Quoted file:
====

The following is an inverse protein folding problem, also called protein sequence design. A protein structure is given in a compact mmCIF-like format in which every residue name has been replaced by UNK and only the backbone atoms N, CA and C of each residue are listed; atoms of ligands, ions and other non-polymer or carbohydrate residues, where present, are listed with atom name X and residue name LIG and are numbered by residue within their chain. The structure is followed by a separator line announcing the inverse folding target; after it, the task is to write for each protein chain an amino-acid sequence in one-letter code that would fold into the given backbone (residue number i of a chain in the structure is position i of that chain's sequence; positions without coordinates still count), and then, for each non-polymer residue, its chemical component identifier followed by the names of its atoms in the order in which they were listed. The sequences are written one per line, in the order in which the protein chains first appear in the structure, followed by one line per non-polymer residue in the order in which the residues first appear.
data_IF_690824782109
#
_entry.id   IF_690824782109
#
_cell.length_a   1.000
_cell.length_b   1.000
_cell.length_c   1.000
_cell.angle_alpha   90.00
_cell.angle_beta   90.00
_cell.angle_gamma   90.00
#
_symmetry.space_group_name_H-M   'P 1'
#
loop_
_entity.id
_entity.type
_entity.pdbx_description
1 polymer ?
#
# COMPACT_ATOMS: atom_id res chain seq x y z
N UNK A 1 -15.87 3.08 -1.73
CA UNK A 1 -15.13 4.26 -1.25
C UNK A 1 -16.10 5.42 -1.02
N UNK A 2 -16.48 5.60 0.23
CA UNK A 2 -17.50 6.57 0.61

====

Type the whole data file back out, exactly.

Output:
The following is an inverse protein folding problem, also called protein sequence design. A protein structure is given in a compact mmCIF-like format in which every residue name has been replaced by UNK and only the backbone atoms N, CA and C of each residue are listed; atoms of ligands, ions and other non-polymer or carbohydrate residues, where present, are listed with atom name X and residue name LIG and are numbered by residue within their chain. The structure is followed by a separator line announcing the inverse folding target; after it, the task is to write for each protein chain an amino-acid sequence in one-letter code that would fold into the given backbone (residue number i of a chain in the structure is position i of that chain's sequence; positions without coordinates still count), and then, for each non-polymer residue, its chemical component identifier followed by the names of its atoms in the order in which they were listed. The sequences are written one per line, in the order in which the protein chains first appear in the structure, followed by one line per non-polymer residue in the order in which the residues first appear.
data_IF_690824782109
#
_entry.id   IF_690824782109
#
_cell.length_a   1.000
_cell.length_b   1.000
_cell.length_c   1.000
_cell.angle_alpha   90.00
_cell.angle_beta   90.00
_cell.angle_gamma   90.00
#
_symmetry.space_group_name_H-M   'P 1'
#
loop_
_entity.id
_entity.type
_entity.pdbx_description
1 polymer ?
#
# COMPACT_ATOMS: atom_id res chain seq x y z
N UNK A 1 -15.87 3.08 -1.73
CA UNK A 1 -15.13 4.26 -1.25
C UNK A 1 -16.10 5.42 -1.02
N UNK A 2 -16.48 5.60 0.23
CA UNK A 2 -17.50 6.57 0.61